south west coast path
sunday, 8th may 2016
The weather forecast for the day looks to be fantastic and I should get sun all day long and it might even be HOT!!
Sidmouth high tide: 08:03
Sidmouth low tide: 14:13
I start the day back on the seafront at Sidmouth and wander along the end part of the esplanade again, admiring the rather fancy houses-turned-into-hotels.
At the eastern side of Sidmouth I pass Sidmouth Lifeboat (@sidlifeboat), an independent lifeboat covering a good chunk of East Devon. I cross Alma Bridge over the River Sid, name after the Battle of Alma, before climbing back onto the cliffs via a tarmac path. It's quite a climb up here (525 feet) but there are some benches at the top to rest and admire the view. It's going to be a roller coaster ride from here until I reach Beer.
I admire the bluebells up here on Salcombe Hill.
The views ahead of me are spectacular.
The path continues past South Combe Farm and down some steps to Salcombe Mouth where there is a pebbly beach. I try to find an exit point but there isn't one. I do find some dreaded japanese knotweed though. After struggling to find an exit point I climb back up and find a sign pointing away from Salcombe Mouth. Must have missed that sign when I got here fifteen minutes ago. Whoops!
The coast path heads inland before climbing up on to the cliffs again at Higher Dunscombe Cliff. Did I mention that the views are spectacular.
Here can be found the Weston Plats where, in the 19th century, thanks to the unique micro-climate on these cliffs, local residents were able to produce early crops of flowers, vegetables and strawberries. By the mid 1960s the last of these plots had been abandoned.
After a walk along the clifftops the path descends on some steps to the beach at Weston Mouth where I come across a couple of optimistic anglers. The path climbs steeply yet again to the top of Weston Cliff.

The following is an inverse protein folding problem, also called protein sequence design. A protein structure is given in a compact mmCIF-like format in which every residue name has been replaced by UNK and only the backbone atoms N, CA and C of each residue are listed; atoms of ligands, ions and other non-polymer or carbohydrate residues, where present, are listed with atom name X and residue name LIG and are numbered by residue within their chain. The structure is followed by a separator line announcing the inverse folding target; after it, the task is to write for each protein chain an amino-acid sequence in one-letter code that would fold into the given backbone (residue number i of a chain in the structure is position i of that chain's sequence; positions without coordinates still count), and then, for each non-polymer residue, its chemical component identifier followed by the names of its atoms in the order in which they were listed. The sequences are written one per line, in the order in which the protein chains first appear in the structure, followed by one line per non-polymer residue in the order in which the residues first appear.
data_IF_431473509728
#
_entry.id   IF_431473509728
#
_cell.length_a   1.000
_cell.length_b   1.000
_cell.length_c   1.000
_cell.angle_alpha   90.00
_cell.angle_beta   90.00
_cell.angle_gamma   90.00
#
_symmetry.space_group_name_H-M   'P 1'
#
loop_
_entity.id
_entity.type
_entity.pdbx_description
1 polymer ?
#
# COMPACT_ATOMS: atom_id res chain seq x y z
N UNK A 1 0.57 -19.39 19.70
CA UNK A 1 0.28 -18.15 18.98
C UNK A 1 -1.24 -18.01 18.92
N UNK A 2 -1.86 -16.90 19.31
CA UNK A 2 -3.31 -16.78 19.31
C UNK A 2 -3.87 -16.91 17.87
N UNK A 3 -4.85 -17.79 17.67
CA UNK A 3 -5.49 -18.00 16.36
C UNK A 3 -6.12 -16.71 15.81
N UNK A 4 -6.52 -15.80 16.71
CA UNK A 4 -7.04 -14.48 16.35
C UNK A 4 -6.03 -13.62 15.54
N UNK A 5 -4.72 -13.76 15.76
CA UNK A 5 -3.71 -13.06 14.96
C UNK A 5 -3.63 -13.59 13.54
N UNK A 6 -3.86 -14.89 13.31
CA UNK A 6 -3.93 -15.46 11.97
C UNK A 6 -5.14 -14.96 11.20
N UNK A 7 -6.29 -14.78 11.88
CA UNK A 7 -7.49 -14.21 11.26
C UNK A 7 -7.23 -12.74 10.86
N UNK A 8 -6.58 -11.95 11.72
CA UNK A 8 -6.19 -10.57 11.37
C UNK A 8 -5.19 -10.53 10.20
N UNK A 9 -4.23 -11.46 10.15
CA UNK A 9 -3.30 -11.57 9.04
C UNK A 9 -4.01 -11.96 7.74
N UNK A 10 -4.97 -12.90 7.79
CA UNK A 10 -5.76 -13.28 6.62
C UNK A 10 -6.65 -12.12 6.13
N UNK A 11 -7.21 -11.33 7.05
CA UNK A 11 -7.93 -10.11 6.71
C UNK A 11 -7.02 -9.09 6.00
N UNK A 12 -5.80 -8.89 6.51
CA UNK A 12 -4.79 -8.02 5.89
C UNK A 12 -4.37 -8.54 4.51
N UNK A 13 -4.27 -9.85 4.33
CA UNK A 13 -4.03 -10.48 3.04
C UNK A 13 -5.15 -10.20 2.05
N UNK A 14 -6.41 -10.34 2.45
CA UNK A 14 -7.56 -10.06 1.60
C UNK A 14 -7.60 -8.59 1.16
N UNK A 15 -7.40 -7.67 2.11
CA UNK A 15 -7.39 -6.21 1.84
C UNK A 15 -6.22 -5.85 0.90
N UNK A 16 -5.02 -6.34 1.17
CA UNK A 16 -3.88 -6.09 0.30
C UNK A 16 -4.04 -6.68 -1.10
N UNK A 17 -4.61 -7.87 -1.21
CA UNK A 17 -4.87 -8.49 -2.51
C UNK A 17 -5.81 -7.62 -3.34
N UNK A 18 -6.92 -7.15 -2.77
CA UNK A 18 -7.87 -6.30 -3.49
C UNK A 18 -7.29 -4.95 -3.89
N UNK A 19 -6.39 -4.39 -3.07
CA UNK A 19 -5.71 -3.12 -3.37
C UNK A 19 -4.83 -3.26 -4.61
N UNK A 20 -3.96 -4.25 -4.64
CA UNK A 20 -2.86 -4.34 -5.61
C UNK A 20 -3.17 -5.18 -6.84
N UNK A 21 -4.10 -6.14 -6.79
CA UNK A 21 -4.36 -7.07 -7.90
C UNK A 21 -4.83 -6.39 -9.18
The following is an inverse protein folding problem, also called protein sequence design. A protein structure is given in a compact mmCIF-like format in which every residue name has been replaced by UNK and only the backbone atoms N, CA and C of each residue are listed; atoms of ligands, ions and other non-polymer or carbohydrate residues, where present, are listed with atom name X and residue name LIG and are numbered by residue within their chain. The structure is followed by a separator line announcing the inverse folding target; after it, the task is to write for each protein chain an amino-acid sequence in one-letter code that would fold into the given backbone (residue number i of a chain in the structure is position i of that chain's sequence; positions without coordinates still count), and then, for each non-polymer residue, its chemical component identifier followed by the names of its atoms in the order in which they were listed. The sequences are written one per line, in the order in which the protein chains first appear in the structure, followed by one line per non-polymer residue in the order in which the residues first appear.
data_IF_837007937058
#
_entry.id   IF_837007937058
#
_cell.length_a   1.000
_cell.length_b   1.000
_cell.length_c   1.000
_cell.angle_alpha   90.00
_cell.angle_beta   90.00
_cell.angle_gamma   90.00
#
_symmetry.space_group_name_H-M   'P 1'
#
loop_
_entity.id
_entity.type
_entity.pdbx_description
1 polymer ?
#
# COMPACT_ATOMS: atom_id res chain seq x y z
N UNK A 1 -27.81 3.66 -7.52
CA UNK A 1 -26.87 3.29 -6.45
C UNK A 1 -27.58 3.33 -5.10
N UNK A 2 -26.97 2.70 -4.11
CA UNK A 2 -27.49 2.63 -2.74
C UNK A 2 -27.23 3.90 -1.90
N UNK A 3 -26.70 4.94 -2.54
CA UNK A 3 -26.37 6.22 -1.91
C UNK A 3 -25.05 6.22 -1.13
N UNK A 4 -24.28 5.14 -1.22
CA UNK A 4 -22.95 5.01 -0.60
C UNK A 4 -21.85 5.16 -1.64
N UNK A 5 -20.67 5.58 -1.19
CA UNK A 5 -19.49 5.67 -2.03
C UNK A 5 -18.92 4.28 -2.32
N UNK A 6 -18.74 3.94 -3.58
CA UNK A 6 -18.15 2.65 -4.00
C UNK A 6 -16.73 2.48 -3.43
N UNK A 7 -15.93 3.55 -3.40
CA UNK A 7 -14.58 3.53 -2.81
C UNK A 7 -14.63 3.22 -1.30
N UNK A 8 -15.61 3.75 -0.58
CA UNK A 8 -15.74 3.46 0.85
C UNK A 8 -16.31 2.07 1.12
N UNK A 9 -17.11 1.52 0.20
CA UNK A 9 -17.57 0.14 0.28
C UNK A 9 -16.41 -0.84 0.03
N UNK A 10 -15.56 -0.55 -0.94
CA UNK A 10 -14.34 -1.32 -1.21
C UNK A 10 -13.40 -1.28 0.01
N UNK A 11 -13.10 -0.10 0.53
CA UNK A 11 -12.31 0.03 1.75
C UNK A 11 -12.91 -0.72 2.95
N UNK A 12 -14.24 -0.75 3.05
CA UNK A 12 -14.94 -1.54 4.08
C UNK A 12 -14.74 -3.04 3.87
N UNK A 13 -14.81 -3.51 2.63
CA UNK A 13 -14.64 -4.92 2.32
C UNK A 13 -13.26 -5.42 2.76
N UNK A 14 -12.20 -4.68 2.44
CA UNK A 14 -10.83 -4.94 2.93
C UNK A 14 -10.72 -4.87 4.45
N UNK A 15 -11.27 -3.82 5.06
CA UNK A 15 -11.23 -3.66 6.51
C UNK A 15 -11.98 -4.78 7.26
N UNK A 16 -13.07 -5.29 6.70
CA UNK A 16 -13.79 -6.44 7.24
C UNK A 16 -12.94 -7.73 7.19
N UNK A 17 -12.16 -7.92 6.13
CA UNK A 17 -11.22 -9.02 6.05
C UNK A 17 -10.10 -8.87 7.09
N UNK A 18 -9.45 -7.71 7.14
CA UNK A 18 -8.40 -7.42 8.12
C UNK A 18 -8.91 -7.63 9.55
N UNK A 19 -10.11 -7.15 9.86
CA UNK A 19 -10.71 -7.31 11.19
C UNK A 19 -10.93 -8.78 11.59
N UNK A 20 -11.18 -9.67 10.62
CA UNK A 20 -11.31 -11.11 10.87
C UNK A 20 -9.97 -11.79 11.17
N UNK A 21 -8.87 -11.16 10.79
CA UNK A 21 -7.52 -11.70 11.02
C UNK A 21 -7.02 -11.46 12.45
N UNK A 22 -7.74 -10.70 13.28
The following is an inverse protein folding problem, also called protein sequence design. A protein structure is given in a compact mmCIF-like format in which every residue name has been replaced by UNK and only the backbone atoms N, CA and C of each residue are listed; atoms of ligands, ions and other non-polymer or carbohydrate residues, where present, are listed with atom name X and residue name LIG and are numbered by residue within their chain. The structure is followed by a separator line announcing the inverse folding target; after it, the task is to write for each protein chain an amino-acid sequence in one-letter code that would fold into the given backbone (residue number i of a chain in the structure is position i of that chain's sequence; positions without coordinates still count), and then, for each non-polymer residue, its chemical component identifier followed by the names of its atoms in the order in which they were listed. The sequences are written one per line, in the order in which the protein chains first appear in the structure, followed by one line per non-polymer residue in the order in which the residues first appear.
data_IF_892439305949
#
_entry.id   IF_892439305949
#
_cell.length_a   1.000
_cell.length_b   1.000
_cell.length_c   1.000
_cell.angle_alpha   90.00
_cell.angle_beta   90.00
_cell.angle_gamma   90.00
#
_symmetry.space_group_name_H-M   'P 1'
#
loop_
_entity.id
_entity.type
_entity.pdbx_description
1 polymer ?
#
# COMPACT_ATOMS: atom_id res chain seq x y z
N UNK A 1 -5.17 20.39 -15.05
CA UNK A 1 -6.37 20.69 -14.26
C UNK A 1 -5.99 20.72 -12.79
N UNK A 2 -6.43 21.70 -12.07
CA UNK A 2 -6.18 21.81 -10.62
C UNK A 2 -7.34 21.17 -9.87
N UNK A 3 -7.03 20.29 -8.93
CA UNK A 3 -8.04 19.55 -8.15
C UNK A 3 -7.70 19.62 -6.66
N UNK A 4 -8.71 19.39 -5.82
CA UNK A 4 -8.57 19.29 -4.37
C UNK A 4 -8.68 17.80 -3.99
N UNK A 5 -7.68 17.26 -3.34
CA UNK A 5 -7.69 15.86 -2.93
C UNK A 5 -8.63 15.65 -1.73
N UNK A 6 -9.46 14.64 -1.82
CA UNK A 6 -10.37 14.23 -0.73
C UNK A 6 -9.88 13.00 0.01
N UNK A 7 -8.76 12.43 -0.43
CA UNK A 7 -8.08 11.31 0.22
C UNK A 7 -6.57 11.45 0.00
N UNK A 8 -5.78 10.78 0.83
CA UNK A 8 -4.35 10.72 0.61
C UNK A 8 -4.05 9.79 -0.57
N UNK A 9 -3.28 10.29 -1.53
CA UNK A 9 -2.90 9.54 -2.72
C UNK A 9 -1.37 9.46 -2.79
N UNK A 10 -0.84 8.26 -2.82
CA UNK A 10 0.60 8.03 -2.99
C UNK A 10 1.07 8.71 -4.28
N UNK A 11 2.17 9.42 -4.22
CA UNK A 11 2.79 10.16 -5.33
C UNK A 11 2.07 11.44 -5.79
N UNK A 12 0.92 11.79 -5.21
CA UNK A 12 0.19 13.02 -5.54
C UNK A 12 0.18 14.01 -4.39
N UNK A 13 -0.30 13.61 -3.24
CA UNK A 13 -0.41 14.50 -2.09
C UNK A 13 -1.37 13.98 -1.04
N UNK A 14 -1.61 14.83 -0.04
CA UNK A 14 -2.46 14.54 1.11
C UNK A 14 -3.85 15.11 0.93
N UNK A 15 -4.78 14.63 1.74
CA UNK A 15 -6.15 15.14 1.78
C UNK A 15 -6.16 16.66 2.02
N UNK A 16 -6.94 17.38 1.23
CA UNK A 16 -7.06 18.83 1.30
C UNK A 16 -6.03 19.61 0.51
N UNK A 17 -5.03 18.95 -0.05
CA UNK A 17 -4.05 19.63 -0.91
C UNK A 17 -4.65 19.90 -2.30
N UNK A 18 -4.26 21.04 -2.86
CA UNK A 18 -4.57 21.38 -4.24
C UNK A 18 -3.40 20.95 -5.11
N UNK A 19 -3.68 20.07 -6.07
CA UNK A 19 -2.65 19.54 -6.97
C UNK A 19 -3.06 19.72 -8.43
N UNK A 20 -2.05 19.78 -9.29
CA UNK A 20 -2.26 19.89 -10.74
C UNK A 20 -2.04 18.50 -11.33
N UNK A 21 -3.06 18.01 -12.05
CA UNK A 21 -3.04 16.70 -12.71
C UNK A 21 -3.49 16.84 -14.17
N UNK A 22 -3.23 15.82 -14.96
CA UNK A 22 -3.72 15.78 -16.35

The path ducks inland at Coxe's Cliff, where I pass a pig farm, before heading over grassy clifftops where the path goes through Berry Camp Fort, an Iron Age hillfort. Other lumps and bumps around here indicate the remains of an Iron Age field system. A sign on a kissing gate tells me all about lime burning that used to take place here.
The path descends once again, this time to Branscombe Mouth, and I once again have magnificent views.
The 62,000 tonne container ship MSC Napoli was beached here in January 2007 after experiencing difficulties during a storm. After containers started to get washed up on the beach, scavengers started arriving to 'recycle' the contents. Unfortunately there are no longer any spare motorbikes lying around! The anchor of the ship, weighing 14 tonnes, was presented to the people of Branscombe by the ship's owners and was installed here in July 2008.
I enjoy the beach here before another climb takes me to the top of East Cliff and I enter another caravan park, the Sea Shanty Caravan Park and then the coast path heads through the Hooken Undercliff, formed in 1790 by a slump in the chalk cliffs. I'm thankful for the undercliff as it saves me a hefty hike to the top of the cliffs.
The Beer Blazer 10k race is taking place today and there are runners in florescent clothing everywhere on the undercliffs. It may be a running event but most of the participants seem to be walking rather than running. I don't blame them in this heat!
I zig zag back up to the top of the cliff and round Beer Head where I have lovely views over Beer and Seaton, before reaching the village of Beer.
The Anchor Inn is on the seafront at Beer, just by the slipway, and loads of people are sat outside, on the patch of ground opposite the inn, enjoying the fine weather.
I continue through the Jubilee Memorial Grounds where I have views back over beer, before joining a road.
Following exceptionally wet weather in 2012, there was a cliff fall severing part of Old Beer Road along which the South West Coast Path used to run. As a result Old Beer Road is closed for walkers. A new route was just about to be completed the last time I walked here and is now fully open.